President Franklin D. Roosevelt signed Social Security into law on this day in 1935 to provide seniors with basic income security after retirement, mitigating against the “vicissitudes and hazards of life.” Eighty-two years later, the program he created has kept several generations of seniors – and their families – out of poverty.  In turn, the nation is very fortunate to have had several generations of Roosevelts dedicated to preserving Social Security. 

Franklin Roosevelt’s son, Congressman James Roosevelt, Sr., founded the National Committee to Preserve Social Security and Medicare in 1982 to protect the financial security, health, and well-being of current and future generations of Americans.  FDR’s grandson, James (“Jim”) Roosevelt, Jr., carries on his family’s legacy as a leading healthcare advocate and vice-chair of the National Committee’s Advisory Board. 

Last March, Jim Roosevelt sat down with National Committee President Max Richtman for a wide-ranging Facebook Live interview.  We have included some highlights of that interview below as we look at the legacy of Social Security on its 82nd anniversary.

Jim’s grandfather, President Franklin Roosevelt, became inspired to create a national retirement insurance program after seeing older Americans relegated to the poor houses because they had no means of supporting themselves. “It tears my heart to see those old men and women there,” said then-Governor Roosevelt after visiting the poor houses of New York state.  As Jim Roosevelt explained, FDR felt that seniors deserved an assurance of fundamental financial security.

He believed (and we still believe) that Social Security is basic to the lives of the American people. And he was very clear that it was a family program.  It was created not only so that people, when they reach retirement age, have enough money for the basics of a decent life. It’s also so that their children don’t have to spend down their money to take care of them. – Jim Roosevelt

Working with Secretary of Labor Frances Perkins, FDR pushed the Social Security Act of 1935 through Congress at the height of the Great Depression.  To some, it was counterintuitive that  President Roosevelt put such a high priority on retirement insurance at a time when so many millions of Americans couldn’t find work.  But Jim Roosevelt told us that FDR viewed retirement security and employment as inextricably linked.

People said to my grandfather, “Why are you worrying about people’s retirement when people need jobs?”  And he said these are tied together. If people have jobs, they can pay into Social Security knowing that they’ll have benefits later on.  Life is then worth living, work is worth doing.  And I think that’s what has remained the vision for me, for my father, and for the National Committee over these past 30 years. – Jim Roosevelt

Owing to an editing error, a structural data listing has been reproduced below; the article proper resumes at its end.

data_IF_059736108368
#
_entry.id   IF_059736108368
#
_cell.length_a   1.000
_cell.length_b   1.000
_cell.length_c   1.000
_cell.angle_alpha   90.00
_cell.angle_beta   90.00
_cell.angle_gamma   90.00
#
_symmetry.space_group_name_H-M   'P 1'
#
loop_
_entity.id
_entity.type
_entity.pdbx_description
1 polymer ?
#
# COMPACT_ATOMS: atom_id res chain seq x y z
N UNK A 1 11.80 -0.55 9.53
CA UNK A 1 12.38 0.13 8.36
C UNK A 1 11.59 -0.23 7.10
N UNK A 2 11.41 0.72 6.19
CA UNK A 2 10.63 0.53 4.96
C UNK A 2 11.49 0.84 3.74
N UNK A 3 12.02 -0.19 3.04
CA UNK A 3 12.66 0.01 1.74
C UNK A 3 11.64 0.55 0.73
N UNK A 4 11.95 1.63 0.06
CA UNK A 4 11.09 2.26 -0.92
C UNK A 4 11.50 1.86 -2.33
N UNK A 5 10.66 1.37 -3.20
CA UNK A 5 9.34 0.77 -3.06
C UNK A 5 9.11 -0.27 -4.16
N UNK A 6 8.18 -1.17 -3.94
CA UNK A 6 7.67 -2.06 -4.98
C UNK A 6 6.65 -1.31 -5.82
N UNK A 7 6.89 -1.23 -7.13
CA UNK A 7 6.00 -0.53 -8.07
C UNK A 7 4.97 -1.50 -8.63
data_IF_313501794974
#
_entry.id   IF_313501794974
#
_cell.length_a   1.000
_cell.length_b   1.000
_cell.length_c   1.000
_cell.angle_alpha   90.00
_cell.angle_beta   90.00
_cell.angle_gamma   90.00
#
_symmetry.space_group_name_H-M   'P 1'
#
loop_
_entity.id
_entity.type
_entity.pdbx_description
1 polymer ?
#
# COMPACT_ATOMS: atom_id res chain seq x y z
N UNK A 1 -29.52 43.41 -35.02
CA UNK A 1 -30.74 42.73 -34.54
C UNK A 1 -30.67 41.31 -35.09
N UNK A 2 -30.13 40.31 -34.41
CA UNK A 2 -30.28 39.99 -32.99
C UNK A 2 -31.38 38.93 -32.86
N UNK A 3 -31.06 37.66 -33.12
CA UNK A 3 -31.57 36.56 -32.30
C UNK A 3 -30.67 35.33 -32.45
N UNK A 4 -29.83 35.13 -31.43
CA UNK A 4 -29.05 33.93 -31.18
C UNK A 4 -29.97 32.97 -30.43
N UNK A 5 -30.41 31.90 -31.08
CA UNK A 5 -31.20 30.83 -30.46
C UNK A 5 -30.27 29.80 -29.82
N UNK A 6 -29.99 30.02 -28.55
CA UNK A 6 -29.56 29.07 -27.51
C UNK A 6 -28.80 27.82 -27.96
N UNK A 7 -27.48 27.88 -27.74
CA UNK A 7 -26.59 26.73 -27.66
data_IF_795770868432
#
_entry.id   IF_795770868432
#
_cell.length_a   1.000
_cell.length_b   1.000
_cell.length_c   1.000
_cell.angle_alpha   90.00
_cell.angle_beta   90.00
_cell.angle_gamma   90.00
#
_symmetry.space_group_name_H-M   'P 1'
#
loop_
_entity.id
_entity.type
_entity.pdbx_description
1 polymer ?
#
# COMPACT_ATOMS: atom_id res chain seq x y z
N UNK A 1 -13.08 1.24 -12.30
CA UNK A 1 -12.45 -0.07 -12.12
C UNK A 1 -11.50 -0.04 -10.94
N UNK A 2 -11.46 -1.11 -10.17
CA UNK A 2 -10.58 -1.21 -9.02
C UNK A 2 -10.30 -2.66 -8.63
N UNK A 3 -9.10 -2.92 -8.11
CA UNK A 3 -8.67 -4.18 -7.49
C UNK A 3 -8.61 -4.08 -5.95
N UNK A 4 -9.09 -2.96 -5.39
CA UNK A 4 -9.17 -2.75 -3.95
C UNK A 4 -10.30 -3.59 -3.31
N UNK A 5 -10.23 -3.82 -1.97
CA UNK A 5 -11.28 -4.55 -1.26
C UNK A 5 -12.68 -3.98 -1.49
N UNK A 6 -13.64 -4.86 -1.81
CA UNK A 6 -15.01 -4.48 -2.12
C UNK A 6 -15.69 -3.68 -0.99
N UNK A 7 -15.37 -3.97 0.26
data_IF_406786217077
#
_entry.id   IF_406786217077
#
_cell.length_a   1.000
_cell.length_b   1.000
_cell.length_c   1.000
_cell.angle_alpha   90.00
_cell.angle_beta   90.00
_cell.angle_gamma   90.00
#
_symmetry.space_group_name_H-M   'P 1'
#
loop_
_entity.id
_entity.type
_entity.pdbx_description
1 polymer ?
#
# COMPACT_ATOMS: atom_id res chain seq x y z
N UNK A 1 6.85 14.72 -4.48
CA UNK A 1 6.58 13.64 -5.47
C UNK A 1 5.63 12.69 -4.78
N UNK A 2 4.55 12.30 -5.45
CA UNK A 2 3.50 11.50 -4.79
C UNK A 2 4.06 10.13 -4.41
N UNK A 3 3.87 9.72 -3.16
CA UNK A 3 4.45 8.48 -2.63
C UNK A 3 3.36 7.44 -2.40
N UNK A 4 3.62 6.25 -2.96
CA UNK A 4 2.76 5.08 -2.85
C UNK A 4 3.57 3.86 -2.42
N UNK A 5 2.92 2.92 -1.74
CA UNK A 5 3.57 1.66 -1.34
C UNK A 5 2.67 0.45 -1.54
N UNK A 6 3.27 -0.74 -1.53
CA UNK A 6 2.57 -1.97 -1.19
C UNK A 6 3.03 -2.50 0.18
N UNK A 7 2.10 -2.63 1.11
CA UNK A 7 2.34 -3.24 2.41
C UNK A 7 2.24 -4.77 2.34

It was very important to President Roosevelt that Social Security be funded directly through workers’ payroll contributions.  FDR said that payroll contributions would give retirees “the legal, moral, and political right” to collect their Social Security benefits. He knew that a perpetually self-funded program would guarantee Social Security’s endurance for generations to come, and protect the program from the whims of politicians who might seek to undermine it

The reason that Social Security is structured the way it is is so that nobody, just for political reasons, can cut Social Security out of the budget or out of the law.  Because Social Security has its own dedicated income stream from the payroll tax, we don’t just trade if off against education or defense or other important things.  My grandfather famously said, “With those taxes in there, no damn politician can ever scrap my Social Security program.”  That’s as true today as it was in 1935. – Jim Roosevelt

President Roosevelt’s vision has most certainly endured. Today, Social Security provides some 61 million Americans and their families with basic financial security upon retirement or disability.  For older Americans, Social Security can mean the difference between financial well-being and poverty.  Two out of three seniors rely on Social Security for most of their income, and one-third of seniors depend on it for at least 90% of their income. Public polling consistently shows that Social Security enjoys overwhelming support from majorities of Americans across party lines.

Over the years, Social Security has been modified (with bipartisan support) to expand benefits and keep the system financially sound. This year, Social Security has come under new threat from budget hawks in the Trump administration and on Capitol Hill.  But as generations of Roosevelts have shown us, Social Security is worth fighting for.  On this, Social Security’s 82nd anniversary, we at the National Committee recommit ourselves to preserving this landmark program for current and future generations of Americans.

Watch our full interview with Jim Roosevelt on Facebook Live